Radio Vacanţa-Costineşti continued to broadcast after 1989 too. Andrei Partoş was at the console for the last time in the summer of 2002.
Description of content
The Andrei Partoş–Radio Vacanţa-Costineşti Private Collection consists of several hundred items, which are stored in the private residence of the owner. These items include more than seventy copies of magazines that came out during various festivals organised at Costineşti, over 200 photographs, and dozens of pages containing various documents lying behind the programmes presented by Andrei Partoş. The photographs in the collection capture, from various perspectives, the summer holiday atmosphere in the Costineşti resort: from cultural-artistic manifestations of young people in Romania in the years 1980–1989 to various aspects of the activities of Radio Vacanţa-Costineşti. These photographs show the personalities who marked by their actions the programmes of those Costineşti summers before 1989, but also anonymous young people, participants in “young culture” programmes. The magazines in the collection include the “news-sheets” of numerous festivals, among which may be mentioned publications such as Secvenţa (The sequence), Spectator (Spectator), Stop-cadru (Freeze frame), and Consecvenţa (The consequence). The documents in the collection include original manuscript pages of the “Book of Records” and slips of paper with transcriptions of messages from the radio station’s listeners. Interestingly enough, the collection no longer includes any trace of the most important activity of the radio station, i.e. the broadcasting of Western music. The original musical recordings were stored on audio cassettes, as this was the most compact format of all those available at that time. Due to the lack of storage space, the owner Andrei Partoș converted them later to MP3 format and disposed himself of the vast majority of the audio cassettes in his collection.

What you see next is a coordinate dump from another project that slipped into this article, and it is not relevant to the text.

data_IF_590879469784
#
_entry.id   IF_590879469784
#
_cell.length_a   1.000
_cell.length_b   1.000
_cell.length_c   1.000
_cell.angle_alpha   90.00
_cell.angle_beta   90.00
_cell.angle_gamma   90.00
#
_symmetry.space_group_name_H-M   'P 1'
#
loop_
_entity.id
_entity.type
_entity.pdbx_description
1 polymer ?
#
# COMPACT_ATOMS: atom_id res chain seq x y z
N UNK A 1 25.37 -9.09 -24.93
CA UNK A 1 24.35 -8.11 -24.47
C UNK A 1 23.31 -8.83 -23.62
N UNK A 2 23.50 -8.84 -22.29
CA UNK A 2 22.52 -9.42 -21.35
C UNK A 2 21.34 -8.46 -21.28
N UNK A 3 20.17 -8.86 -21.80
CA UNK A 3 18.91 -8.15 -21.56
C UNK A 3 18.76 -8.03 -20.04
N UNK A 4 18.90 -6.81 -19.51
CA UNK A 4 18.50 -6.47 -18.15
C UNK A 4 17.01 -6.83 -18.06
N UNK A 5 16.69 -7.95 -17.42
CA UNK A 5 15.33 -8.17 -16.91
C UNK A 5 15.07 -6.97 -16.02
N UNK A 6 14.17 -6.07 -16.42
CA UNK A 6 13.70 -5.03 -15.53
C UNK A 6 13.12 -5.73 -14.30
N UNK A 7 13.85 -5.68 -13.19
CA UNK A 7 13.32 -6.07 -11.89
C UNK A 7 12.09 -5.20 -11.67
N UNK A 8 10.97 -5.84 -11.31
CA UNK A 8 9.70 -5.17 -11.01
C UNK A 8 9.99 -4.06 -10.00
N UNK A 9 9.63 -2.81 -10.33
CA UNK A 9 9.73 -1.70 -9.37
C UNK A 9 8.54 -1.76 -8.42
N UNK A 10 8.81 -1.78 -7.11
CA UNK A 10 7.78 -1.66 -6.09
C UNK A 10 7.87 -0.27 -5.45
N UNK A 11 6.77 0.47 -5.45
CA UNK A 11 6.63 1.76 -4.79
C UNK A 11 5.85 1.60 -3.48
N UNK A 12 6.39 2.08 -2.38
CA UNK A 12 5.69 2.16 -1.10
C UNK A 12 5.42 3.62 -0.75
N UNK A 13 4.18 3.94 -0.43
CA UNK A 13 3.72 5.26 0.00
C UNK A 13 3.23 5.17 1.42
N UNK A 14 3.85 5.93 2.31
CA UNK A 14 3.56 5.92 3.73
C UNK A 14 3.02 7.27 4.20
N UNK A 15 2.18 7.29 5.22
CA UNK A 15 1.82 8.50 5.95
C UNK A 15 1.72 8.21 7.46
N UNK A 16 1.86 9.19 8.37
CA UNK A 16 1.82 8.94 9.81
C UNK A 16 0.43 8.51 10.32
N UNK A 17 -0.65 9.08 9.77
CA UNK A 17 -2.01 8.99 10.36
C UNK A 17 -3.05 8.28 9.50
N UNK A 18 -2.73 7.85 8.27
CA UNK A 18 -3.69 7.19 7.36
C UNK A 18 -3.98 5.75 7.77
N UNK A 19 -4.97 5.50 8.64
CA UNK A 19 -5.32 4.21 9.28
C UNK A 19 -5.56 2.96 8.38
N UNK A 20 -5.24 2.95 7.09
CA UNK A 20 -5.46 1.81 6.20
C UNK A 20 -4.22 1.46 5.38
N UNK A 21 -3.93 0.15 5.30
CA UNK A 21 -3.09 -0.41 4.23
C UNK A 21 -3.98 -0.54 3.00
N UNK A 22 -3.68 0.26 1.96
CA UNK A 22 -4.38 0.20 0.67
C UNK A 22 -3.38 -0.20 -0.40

- manuscripts (ego-documents, diaries, notes, letters, drafts, etc.): 100-499
- photos: 100-499
- publications (books, newspapers, articles, press clippings): 10-99
Date of founding
Place of founding
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Creators of content
Important events in the history of the collection
- Collective Author. The Book of Records, Costinești, in Romanian, 1980s. Catalogue
- Summer Holiday Youth Publications, Costinești, in Romanian, 1980s
- Unknown Author. Alternative Music Broadcasting of Radio Vacanța Costinești, 1980s. Photo
- Unknown Author. Festivals of the Sea, Costinești, 1980s. Photos
- visits by appointments
Authors of this page
- Petrescu, Cristina
- Pătrăşconiu, Cristian Valeriu
Olivotto, Alexandra. 2008. “Cum erau vacanţele de vară altădată” (How the summer holidays used to be). Cotidianul, August 1–3.